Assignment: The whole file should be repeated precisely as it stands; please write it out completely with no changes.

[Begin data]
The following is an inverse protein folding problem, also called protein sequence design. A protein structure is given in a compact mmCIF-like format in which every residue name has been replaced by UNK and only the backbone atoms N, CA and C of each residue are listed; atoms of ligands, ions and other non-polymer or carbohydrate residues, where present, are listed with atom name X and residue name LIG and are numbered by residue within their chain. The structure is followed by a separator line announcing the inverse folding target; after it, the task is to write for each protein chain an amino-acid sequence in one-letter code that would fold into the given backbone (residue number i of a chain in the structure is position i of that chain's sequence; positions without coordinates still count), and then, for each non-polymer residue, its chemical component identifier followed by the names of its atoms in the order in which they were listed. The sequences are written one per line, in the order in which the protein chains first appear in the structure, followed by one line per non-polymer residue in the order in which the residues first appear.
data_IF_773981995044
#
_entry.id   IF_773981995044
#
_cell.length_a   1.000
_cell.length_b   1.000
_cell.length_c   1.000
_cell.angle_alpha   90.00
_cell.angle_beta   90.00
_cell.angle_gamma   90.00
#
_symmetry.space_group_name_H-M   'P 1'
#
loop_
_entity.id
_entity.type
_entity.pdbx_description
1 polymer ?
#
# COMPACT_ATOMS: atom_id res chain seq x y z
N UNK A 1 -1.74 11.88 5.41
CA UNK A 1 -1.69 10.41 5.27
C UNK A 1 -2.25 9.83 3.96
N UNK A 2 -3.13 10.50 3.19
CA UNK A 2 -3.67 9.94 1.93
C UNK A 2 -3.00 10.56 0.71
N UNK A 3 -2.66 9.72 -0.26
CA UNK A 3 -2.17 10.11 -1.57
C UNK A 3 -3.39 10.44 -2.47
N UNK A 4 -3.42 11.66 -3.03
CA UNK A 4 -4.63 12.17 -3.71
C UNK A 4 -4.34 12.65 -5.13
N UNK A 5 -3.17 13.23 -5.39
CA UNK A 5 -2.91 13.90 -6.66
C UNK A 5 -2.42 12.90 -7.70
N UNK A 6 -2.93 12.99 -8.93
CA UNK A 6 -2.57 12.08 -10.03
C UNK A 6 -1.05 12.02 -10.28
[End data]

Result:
The following is an inverse protein folding problem, also called protein sequence design. A protein structure is given in a compact mmCIF-like format in which every residue name has been replaced by UNK and only the backbone atoms N, CA and C of each residue are listed; atoms of ligands, ions and other non-polymer or carbohydrate residues, where present, are listed with atom name X and residue name LIG and are numbered by residue within their chain. The structure is followed by a separator line announcing the inverse folding target; after it, the task is to write for each protein chain an amino-acid sequence in one-letter code that would fold into the given backbone (residue number i of a chain in the structure is position i of that chain's sequence; positions without coordinates still count), and then, for each non-polymer residue, its chemical component identifier followed by the names of its atoms in the order in which they were listed. The sequences are written one per line, in the order in which the protein chains first appear in the structure, followed by one line per non-polymer residue in the order in which the residues first appear.
data_IF_773981995044
#
_entry.id   IF_773981995044
#
_cell.length_a   1.000
_cell.length_b   1.000
_cell.length_c   1.000
_cell.angle_alpha   90.00
_cell.angle_beta   90.00
_cell.angle_gamma   90.00
#
_symmetry.space_group_name_H-M   'P 1'
#
loop_
_entity.id
_entity.type
_entity.pdbx_description
1 polymer ?
#
# COMPACT_ATOMS: atom_id res chain seq x y z
N UNK A 1 -1.74 11.88 5.41
CA UNK A 1 -1.69 10.41 5.27
C UNK A 1 -2.25 9.83 3.96
N UNK A 2 -3.13 10.50 3.19
CA UNK A 2 -3.67 9.94 1.93
C UNK A 2 -3.00 10.56 0.71
N UNK A 3 -2.66 9.72 -0.26
CA UNK A 3 -2.17 10.11 -1.57
C UNK A 3 -3.39 10.44 -2.47
N UNK A 4 -3.42 11.66 -3.03
CA UNK A 4 -4.63 12.17 -3.71
C UNK A 4 -4.34 12.65 -5.13
N UNK A 5 -3.17 13.23 -5.39
CA UNK A 5 -2.91 13.90 -6.66
C UNK A 5 -2.42 12.90 -7.70
N UNK A 6 -2.93 12.99 -8.93
CA UNK A 6 -2.57 12.08 -10.03
C UNK A 6 -1.05 12.02 -10.28